Five Key Rules Of Improv For Radio And For Life

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Improv, like radio, like life, has a few basic rules.  Of course rules are meant to be broken, but to break them you have to know them inside and out. Below is what I believe to be the 5 Key Rules of Improv/Radio and Life. (Please note: Your life should be deeper than these following pearls of wisdom.  You know, ‘do unto others’ blah blah blah, ‘be the change you want to see’ yada yada yada.  Then again, if this blog changes your life then it was completely intentional and you’re welcome.  Namaste.)

Rule #1: Yes – and…
In the world of improv, this rule simply means to add on any suggestion you are given in an effort to further progress the narrative of the scene.  George: “Ugh, I am exhausted moving all of these trophies!”  Martha: “I know! I had no idea you they bronzed your opponent in Taiwanese fencing.”  By denying what your partner has offered, you immediately halt the action and forward momentum.  Maria: “What a week! I’m exhausted!”  Arnold: “You look it!  Plus, it’s only going to get worse once you find out about this baby I fathered 14 years ago and never told you about”.  See how easy? The glory of improv is that your reality is what you make of it.  In radio, it’s no different.  You don’t have to agree, but you have to be prepared to forward the narrative, which brings me to…

Rule #2: No Blocking
Never say no and never deny anyone’s reality.  (Note: This particular improv rule has been adopted and ruined by couples therapists the world over.  Don’t blame improv; just know those degrees they have on their walls can be ordered online like monogrammed towels or Jessica Simpson’s hair.) Answering someone’s suggestion or declaration of emotion with a big fat “no” or a denial is like putting up an instant brick wall.  There’s nowhere to go once that happens.  “Wow was Chocolat ever a great movie!”  “No, Rob. It really wasn’t and you may be gay.”  Rob just got outed and the break is over. You’ve got to support the person you’re playing with.  There’s nothing wrong with disagreeing, but you’ve got to build on what’s already out there.  Rob likes Chocolat.  Now what?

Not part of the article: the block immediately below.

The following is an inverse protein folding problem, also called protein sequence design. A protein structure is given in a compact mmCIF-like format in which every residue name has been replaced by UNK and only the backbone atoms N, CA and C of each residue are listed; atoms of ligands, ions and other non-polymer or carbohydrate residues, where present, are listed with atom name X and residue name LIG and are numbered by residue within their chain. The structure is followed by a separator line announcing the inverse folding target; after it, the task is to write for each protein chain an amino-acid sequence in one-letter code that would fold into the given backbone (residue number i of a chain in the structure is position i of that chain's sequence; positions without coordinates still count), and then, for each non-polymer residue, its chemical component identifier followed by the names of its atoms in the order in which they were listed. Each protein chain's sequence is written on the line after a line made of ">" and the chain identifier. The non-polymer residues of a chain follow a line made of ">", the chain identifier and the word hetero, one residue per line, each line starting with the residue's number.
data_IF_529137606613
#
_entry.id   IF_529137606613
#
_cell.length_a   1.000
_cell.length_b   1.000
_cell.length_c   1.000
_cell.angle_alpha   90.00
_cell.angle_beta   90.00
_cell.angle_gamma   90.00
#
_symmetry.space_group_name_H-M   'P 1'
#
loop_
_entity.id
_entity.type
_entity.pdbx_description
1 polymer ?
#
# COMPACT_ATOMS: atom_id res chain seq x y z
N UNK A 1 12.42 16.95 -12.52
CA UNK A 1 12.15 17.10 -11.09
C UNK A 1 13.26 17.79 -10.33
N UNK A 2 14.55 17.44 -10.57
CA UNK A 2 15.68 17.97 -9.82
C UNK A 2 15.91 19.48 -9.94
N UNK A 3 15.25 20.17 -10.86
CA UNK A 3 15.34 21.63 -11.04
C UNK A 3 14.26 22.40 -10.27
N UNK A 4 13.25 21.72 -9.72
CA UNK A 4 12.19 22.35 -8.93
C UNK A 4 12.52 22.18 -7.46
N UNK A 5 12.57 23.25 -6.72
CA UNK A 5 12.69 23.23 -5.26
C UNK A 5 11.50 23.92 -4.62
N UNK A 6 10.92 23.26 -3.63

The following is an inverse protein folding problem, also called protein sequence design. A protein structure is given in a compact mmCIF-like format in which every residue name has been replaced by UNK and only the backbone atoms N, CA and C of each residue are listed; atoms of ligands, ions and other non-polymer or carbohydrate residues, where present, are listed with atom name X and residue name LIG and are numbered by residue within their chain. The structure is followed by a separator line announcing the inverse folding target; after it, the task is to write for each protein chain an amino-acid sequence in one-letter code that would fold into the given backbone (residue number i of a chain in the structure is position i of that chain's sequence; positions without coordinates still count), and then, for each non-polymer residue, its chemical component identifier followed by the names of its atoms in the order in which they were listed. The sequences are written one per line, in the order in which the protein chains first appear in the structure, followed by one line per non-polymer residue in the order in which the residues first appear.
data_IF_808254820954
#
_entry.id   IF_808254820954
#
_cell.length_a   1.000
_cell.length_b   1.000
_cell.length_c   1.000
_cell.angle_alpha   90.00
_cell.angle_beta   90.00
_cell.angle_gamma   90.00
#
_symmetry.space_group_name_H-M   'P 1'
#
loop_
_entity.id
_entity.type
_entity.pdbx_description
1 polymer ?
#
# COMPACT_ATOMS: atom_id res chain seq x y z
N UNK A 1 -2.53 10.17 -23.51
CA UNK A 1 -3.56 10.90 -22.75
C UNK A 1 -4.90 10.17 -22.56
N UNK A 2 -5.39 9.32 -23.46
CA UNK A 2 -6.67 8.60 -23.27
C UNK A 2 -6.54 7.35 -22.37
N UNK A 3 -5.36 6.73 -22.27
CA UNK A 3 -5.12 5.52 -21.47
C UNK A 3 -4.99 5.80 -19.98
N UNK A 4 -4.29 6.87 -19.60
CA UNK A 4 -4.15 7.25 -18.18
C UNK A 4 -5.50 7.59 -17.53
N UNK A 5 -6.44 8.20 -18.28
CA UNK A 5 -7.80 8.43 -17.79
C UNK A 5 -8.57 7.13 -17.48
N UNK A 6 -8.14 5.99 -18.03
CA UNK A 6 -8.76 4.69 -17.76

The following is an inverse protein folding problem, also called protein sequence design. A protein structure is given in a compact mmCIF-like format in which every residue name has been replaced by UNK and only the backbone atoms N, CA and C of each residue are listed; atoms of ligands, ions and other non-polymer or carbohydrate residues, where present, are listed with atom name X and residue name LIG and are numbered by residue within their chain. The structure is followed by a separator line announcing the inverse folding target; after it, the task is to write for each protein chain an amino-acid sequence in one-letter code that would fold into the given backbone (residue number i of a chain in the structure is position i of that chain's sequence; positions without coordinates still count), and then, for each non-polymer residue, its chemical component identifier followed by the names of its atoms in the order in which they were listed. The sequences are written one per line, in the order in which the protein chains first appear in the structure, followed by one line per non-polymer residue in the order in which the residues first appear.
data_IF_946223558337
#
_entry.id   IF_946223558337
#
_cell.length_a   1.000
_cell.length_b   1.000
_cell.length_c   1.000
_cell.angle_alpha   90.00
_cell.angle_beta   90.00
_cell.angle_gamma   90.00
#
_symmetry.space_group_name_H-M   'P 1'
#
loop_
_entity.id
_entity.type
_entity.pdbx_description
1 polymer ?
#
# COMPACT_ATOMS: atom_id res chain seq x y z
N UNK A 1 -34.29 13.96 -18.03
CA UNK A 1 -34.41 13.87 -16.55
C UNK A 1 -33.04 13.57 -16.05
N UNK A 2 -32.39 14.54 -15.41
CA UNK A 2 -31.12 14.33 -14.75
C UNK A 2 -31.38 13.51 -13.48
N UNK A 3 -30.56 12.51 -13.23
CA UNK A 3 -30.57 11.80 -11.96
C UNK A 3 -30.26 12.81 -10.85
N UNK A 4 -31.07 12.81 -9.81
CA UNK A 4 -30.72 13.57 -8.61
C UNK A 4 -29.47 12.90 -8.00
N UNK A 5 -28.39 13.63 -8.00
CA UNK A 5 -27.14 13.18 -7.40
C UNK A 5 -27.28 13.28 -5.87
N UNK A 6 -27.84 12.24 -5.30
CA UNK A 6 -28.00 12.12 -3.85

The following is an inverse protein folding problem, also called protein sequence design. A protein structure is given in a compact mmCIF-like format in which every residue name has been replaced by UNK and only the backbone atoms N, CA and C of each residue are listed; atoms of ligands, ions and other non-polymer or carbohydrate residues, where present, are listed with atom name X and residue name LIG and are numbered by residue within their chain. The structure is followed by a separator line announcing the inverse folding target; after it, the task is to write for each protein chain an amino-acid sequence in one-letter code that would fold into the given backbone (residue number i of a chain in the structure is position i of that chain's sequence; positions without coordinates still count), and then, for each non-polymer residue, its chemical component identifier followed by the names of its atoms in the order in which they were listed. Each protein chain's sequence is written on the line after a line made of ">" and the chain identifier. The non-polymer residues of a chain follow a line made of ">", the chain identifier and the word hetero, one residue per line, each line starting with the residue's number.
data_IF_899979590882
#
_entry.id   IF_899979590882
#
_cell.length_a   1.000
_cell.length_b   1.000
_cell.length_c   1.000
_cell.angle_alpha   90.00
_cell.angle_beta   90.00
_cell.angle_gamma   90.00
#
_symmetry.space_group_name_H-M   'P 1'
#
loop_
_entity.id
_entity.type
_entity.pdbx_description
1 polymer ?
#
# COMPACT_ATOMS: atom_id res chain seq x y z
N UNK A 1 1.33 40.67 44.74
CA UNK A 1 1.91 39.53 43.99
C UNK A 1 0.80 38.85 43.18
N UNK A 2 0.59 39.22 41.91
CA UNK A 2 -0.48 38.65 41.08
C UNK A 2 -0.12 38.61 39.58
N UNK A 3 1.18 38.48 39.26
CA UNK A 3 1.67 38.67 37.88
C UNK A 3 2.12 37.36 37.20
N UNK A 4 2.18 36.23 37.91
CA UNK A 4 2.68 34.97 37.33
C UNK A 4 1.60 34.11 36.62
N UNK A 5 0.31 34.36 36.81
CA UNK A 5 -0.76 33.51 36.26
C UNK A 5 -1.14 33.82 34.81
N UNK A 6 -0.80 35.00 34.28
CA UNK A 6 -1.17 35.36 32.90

Rule #3: Make the Other Guy Look Good
The best you can ever look onstage (on on-air or in life) is when you’re making the person beside you look even better.  Being a supportive player is just as important if not more-so than being the star.  You’re more engaged, you’re actively listening and it keeps things from being self-indulgent – which let’s face it, is boring as hell to anyone that isn’t doing the indulging. Keep focused on sharing the moments and accepting your partner’s offers and the rest will follow.

Rule #4: Be Real and The Funny Will Come
Watching or listening to someone trying to be funny is like watching the question portion of the Miss America Pagaent: it’s awkward, you don’t know where to look and you’re laughing at all the wrong times.  Same goes for finding the funny in a scene or on-air.  There’s no need to push it.  Maybe the idea of two mimes selling shoes in a leper colony seems like it will be a laugh riot, but if it becomes some sort of tragic ballet then so be it.  Don’t ham it up to get the laugh.  And on the air, if it’s not working, go to spots and let the funny go.  Trust that the other players will catch you and then stop trying to “push through”, lest you pull a Miss South Carolina 2007 (Google that if you don’t know the reference).

Rule #5: Have Fun
No, this rule doesn’t involve a great deal of original thought, but it’s still a Top 5 rule. Enjoy the scene when you’re in it. Play with one another (in a PG-way) and shake it up.


In improv, in radio, in life, these 5 rules used with the best of intentions should prove helpful in creating exciting, dynamic and engaging moments.  If this is not the case, I suggest seeking deeper meaning: Drop back and punt.

-written by guest blogger Leslie Kaz, Morning Co-Host The Bear, Ottawa/Second City Alum Check her out at

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